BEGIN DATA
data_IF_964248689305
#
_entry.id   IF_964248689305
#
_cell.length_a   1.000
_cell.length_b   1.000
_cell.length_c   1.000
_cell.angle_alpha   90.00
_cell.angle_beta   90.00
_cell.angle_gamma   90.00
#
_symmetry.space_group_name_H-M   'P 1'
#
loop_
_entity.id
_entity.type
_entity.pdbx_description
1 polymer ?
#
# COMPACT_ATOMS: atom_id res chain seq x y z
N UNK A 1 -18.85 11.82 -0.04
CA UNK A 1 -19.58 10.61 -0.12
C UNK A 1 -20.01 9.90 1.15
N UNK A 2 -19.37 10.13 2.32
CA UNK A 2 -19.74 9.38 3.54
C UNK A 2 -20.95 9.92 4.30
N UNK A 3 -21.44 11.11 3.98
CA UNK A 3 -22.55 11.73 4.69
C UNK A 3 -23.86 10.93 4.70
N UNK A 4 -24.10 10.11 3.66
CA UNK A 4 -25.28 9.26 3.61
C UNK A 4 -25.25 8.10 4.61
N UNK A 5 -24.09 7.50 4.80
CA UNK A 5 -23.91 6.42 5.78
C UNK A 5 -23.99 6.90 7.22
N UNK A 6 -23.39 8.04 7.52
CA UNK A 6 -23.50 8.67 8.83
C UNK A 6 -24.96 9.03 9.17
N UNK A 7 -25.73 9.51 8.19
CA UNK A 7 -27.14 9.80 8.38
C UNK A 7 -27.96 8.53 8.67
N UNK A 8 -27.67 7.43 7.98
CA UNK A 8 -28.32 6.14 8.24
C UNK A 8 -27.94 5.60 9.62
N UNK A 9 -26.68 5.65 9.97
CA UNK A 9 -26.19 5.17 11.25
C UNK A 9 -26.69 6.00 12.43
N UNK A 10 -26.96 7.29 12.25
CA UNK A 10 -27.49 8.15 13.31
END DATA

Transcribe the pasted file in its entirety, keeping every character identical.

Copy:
data_IF_964248689305
#
_entry.id   IF_964248689305
#
_cell.length_a   1.000
_cell.length_b   1.000
_cell.length_c   1.000
_cell.angle_alpha   90.00
_cell.angle_beta   90.00
_cell.angle_gamma   90.00
#
_symmetry.space_group_name_H-M   'P 1'
#
loop_
_entity.id
_entity.type
_entity.pdbx_description
1 polymer ?
#
# COMPACT_ATOMS: atom_id res chain seq x y z
N UNK A 1 -18.85 11.82 -0.04
CA UNK A 1 -19.58 10.61 -0.12
C UNK A 1 -20.01 9.90 1.15
N UNK A 2 -19.37 10.13 2.32
CA UNK A 2 -19.74 9.38 3.54
C UNK A 2 -20.95 9.92 4.30
N UNK A 3 -21.44 11.11 3.98
CA UNK A 3 -22.55 11.73 4.69
C UNK A 3 -23.86 10.93 4.70
N UNK A 4 -24.10 10.11 3.66
CA UNK A 4 -25.28 9.26 3.61
C UNK A 4 -25.25 8.10 4.61
N UNK A 5 -24.09 7.50 4.80
CA UNK A 5 -23.91 6.42 5.78
C UNK A 5 -23.99 6.90 7.22
N UNK A 6 -23.39 8.04 7.52
CA UNK A 6 -23.50 8.67 8.83
C UNK A 6 -24.96 9.03 9.17
N UNK A 7 -25.73 9.51 8.19
CA UNK A 7 -27.14 9.80 8.38
C UNK A 7 -27.96 8.53 8.67
N UNK A 8 -27.67 7.43 7.98
CA UNK A 8 -28.32 6.14 8.24
C UNK A 8 -27.94 5.60 9.62
N UNK A 9 -26.68 5.65 9.97
CA UNK A 9 -26.19 5.17 11.25
C UNK A 9 -26.69 6.00 12.43
N UNK A 10 -26.96 7.29 12.25
CA UNK A 10 -27.49 8.15 13.31